Who was George Washington?

Following a modest Virginia childhood, George Washington rose to military prominence during the French and Indian War and the Revolutionary War. He later was instrumental in the creation of the United States Constitution and served two terms as the nation’s first president.

George Washington

George Washington

George Washington was one of the founding fathers of the United States and served as the country’s first president from 1789 until 1797. He is considered one of America’s first heroes because of his accomplishments during the French and Indian War and Revolutionary War and due to his political achievements.

George Washington was born in Virginia in 1732 to a poor family. His father died when George Washington was young and he had very little formal education, but he trained himself to become a surveyor and woodsman.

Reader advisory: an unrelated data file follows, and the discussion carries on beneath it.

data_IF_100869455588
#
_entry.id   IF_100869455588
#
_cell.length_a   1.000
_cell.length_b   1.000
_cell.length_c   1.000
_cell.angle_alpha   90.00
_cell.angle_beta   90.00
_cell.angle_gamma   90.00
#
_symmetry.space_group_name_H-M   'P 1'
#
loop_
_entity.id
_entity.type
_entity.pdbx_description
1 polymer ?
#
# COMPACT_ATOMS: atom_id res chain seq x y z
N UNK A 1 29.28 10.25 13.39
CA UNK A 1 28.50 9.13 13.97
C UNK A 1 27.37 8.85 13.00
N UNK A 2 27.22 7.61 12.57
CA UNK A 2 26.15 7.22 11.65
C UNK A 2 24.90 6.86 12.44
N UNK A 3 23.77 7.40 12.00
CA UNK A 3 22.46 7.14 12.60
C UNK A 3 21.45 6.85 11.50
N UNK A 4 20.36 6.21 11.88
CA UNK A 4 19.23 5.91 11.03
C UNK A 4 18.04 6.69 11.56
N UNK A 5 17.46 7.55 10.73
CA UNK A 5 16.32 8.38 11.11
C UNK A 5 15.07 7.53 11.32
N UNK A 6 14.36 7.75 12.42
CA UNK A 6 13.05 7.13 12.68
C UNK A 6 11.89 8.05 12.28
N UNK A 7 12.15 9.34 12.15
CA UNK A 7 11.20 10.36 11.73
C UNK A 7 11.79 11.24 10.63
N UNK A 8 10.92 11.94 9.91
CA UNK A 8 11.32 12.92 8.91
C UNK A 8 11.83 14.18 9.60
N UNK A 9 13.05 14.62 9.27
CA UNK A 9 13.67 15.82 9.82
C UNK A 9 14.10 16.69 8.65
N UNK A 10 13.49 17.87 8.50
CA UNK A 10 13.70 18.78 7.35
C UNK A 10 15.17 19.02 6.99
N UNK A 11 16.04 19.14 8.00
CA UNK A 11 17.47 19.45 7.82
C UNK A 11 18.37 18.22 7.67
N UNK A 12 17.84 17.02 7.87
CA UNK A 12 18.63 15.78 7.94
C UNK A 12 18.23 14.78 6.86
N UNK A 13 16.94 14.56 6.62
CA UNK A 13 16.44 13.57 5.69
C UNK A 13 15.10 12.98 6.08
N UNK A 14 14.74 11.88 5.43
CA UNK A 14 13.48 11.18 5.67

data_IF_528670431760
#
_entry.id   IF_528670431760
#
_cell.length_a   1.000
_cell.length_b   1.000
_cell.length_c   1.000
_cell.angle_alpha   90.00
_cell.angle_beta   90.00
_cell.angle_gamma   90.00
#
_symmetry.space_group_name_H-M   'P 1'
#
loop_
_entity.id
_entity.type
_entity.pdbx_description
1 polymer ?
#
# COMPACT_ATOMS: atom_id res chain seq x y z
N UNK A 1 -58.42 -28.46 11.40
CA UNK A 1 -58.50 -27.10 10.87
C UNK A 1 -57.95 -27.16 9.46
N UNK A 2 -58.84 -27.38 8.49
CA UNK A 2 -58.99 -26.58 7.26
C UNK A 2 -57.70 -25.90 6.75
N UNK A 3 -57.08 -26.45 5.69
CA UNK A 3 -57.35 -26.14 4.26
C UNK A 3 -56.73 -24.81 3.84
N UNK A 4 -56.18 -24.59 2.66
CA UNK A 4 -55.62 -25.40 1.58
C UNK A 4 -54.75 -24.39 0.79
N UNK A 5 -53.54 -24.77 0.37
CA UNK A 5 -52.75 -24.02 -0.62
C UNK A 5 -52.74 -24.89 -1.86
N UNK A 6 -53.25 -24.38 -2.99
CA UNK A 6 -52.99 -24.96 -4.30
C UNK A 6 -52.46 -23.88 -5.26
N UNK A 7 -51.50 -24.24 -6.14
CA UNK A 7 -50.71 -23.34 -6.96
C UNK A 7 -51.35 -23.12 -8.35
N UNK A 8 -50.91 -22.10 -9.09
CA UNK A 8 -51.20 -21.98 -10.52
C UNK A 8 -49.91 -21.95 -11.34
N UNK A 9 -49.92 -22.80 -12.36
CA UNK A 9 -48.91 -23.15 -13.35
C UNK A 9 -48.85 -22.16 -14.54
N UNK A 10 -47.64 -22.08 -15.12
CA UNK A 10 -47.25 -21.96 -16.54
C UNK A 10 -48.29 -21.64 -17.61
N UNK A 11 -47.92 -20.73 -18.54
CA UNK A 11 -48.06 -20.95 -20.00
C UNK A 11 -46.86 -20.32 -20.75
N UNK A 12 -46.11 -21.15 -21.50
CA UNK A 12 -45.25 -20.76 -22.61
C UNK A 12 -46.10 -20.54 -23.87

While still a young man, George Washington enlisted in the Virginia militia and advanced to the rank of colonel during the French and Indian War. Soon after the war, he married Martha Custis, a rich widow from Virginia.

George Washington began his political career in 1758 when he was elected to serve in the state’s government, called the House of Burgesses.

In 1775, Washington was appointed as Commander in Chief of the colonies’ army. George Washington led poorly trained and ill-equipped Patriot troops to victory against the British in 1781 and was widely recognized for his military brillance.

Following independence, the colonies struggled to be ruled under the Articles of Confederation. In 1787, George Washington presided over the country’s first Constitutional Convention and helped draft the United States Constitution. It took nine years for Convention members to ratify the Constitution, which calls for a representative government consisting of three branches that check and balance each other.

Following the convention, Washington was elected as the country’s first president. During his tenure, Washington oversaw the creation of the Bill of Rights and appointed Thomas Jefferson as Secretary of State, Alexander Hamilton as Secretary of Treasury and Henry Knox as the Secretary of War.

Following his death in Virginia in 1799, the capital of the United States was moved from Philadelphia to an area closer to Washington’s home. The area was named Washington in his honor.